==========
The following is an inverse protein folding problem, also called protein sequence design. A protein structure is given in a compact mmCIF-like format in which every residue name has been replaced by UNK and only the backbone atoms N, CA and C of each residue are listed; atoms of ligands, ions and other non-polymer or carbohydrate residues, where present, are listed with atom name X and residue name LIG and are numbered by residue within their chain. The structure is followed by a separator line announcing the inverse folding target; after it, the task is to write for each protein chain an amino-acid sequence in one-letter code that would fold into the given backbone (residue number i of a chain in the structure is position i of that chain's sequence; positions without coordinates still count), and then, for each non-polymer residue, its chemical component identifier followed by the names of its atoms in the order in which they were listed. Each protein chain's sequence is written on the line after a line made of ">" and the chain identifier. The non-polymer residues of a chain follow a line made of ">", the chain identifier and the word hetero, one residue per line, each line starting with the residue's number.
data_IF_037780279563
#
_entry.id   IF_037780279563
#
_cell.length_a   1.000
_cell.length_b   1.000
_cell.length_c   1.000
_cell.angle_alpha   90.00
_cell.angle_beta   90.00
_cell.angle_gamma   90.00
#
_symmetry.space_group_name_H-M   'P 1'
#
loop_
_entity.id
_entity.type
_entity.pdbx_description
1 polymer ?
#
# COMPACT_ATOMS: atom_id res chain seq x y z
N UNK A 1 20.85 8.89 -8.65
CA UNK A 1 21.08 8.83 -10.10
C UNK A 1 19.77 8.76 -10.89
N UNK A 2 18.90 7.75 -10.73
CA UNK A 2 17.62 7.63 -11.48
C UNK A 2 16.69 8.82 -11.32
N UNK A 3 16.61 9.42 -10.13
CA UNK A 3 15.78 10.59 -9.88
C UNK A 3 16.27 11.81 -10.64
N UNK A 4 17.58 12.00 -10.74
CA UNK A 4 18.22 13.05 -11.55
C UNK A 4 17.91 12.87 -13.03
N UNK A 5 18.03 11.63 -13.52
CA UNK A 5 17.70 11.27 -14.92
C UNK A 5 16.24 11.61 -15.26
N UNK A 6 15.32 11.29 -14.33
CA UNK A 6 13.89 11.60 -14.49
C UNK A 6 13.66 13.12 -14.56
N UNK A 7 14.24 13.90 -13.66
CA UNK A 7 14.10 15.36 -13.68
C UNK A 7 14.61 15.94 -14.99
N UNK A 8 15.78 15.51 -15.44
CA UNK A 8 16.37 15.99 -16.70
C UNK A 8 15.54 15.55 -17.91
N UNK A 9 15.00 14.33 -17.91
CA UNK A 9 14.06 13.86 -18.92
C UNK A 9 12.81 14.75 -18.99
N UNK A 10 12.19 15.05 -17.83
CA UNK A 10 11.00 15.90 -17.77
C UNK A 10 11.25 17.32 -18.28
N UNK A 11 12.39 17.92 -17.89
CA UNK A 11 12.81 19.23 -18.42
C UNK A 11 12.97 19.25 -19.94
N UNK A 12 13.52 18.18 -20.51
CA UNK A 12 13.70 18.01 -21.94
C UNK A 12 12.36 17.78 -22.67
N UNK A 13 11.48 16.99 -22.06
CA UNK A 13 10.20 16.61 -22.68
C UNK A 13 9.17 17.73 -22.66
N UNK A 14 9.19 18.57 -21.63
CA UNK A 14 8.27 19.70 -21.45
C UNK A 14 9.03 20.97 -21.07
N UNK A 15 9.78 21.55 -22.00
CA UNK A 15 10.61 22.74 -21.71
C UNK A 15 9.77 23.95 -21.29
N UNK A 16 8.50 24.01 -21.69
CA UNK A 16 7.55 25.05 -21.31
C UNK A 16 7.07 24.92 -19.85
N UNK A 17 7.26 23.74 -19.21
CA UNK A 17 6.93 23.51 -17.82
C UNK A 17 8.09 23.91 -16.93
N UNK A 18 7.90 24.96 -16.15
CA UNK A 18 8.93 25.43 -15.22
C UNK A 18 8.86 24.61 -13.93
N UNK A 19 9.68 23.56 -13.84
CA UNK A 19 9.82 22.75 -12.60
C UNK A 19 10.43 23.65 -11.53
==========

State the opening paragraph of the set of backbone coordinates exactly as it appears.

The following is an inverse protein folding problem, also called protein sequence design. A protein structure is given in a compact mmCIF-like format in which every residue name has been replaced by UNK and only the backbone atoms N, CA and C of each residue are listed; atoms of ligands, ions and other non-polymer or carbohydrate residues, where present, are listed with atom name X and residue name LIG and are numbered by residue within their chain. The structure is followed by a separator line announcing the inverse folding target; after it, the task is to write for each protein chain an amino-acid sequence in one-letter code that would fold into the given backbone (residue number i of a chain in the structure is position i of that chain's sequence; positions without coordinates still count), and then, for each non-polymer residue, its chemical component identifier followed by the names of its atoms in the order in which they were listed. Each protein chain's sequence is written on the line after a line made of ">" and the chain identifier. The non-polymer residues of a chain follow a line made of ">", the chain identifier and the word hetero, one residue per line, each line starting with the residue's number.